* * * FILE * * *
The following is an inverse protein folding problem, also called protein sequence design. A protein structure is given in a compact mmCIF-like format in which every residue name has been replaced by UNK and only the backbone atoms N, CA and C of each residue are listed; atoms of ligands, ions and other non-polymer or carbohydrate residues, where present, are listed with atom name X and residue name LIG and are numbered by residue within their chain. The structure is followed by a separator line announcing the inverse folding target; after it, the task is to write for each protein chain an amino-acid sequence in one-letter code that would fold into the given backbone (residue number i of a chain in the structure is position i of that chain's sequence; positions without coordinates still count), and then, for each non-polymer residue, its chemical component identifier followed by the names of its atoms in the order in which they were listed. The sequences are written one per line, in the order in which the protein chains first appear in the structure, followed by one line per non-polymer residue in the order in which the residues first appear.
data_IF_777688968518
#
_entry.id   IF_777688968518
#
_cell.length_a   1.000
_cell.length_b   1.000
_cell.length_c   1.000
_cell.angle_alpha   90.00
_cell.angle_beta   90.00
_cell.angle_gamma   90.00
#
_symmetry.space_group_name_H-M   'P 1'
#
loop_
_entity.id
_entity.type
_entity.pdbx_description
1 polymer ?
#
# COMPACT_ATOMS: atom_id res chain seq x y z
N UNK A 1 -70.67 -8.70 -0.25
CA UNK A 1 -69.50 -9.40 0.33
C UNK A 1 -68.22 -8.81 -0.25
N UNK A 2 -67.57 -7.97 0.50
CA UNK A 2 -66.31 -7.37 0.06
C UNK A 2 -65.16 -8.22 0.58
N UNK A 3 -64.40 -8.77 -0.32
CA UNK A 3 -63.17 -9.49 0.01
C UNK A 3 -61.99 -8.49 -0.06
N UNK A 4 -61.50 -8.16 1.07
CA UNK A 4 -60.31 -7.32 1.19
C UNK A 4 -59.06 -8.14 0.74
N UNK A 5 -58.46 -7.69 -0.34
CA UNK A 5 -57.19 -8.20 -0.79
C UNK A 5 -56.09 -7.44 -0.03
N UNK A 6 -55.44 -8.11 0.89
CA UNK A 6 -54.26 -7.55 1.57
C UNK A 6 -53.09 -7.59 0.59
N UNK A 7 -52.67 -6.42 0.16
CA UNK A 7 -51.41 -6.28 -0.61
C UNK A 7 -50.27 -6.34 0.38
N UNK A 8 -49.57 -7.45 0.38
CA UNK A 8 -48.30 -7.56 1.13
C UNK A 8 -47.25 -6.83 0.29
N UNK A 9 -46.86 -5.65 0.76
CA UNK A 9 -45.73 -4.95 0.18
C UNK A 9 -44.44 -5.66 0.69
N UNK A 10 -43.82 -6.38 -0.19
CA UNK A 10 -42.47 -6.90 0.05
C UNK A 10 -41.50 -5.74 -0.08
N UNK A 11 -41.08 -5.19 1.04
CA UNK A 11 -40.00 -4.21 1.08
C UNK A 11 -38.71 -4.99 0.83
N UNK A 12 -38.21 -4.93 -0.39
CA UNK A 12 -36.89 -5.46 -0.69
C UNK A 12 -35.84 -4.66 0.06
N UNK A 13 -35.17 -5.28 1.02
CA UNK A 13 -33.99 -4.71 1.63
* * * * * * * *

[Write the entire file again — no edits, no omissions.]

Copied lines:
The following is an inverse protein folding problem, also called protein sequence design. A protein structure is given in a compact mmCIF-like format in which every residue name has been replaced by UNK and only the backbone atoms N, CA and C of each residue are listed; atoms of ligands, ions and other non-polymer or carbohydrate residues, where present, are listed with atom name X and residue name LIG and are numbered by residue within their chain. The structure is followed by a separator line announcing the inverse folding target; after it, the task is to write for each protein chain an amino-acid sequence in one-letter code that would fold into the given backbone (residue number i of a chain in the structure is position i of that chain's sequence; positions without coordinates still count), and then, for each non-polymer residue, its chemical component identifier followed by the names of its atoms in the order in which they were listed. The sequences are written one per line, in the order in which the protein chains first appear in the structure, followed by one line per non-polymer residue in the order in which the residues first appear.
data_IF_777688968518
#
_entry.id   IF_777688968518
#
_cell.length_a   1.000
_cell.length_b   1.000
_cell.length_c   1.000
_cell.angle_alpha   90.00
_cell.angle_beta   90.00
_cell.angle_gamma   90.00
#
_symmetry.space_group_name_H-M   'P 1'
#
loop_
_entity.id
_entity.type
_entity.pdbx_description
1 polymer ?
#
# COMPACT_ATOMS: atom_id res chain seq x y z
N UNK A 1 -70.67 -8.70 -0.25
CA UNK A 1 -69.50 -9.40 0.33
C UNK A 1 -68.22 -8.81 -0.25
N UNK A 2 -67.57 -7.97 0.50
CA UNK A 2 -66.31 -7.37 0.06
C UNK A 2 -65.16 -8.22 0.58
N UNK A 3 -64.40 -8.77 -0.32
CA UNK A 3 -63.17 -9.49 0.01
C UNK A 3 -61.99 -8.49 -0.06
N UNK A 4 -61.50 -8.16 1.07
CA UNK A 4 -60.31 -7.32 1.19
C UNK A 4 -59.06 -8.14 0.74
N UNK A 5 -58.46 -7.69 -0.34
CA UNK A 5 -57.19 -8.20 -0.79
C UNK A 5 -56.09 -7.44 -0.03
N UNK A 6 -55.44 -8.11 0.89
CA UNK A 6 -54.26 -7.55 1.57
C UNK A 6 -53.09 -7.59 0.59
N UNK A 7 -52.67 -6.42 0.16
CA UNK A 7 -51.41 -6.28 -0.61
C UNK A 7 -50.27 -6.34 0.38
N UNK A 8 -49.57 -7.45 0.38
CA UNK A 8 -48.30 -7.56 1.13
C UNK A 8 -47.25 -6.83 0.29
N UNK A 9 -46.86 -5.65 0.76
CA UNK A 9 -45.73 -4.95 0.18
C UNK A 9 -44.44 -5.66 0.69
N UNK A 10 -43.82 -6.38 -0.19
CA UNK A 10 -42.47 -6.90 0.05
C UNK A 10 -41.50 -5.74 -0.08
N UNK A 11 -41.08 -5.19 1.04
CA UNK A 11 -40.00 -4.21 1.08
C UNK A 11 -38.71 -4.99 0.83
N UNK A 12 -38.21 -4.93 -0.39
CA UNK A 12 -36.89 -5.46 -0.69
C UNK A 12 -35.84 -4.66 0.06
N UNK A 13 -35.17 -5.28 1.02
CA UNK A 13 -33.99 -4.71 1.63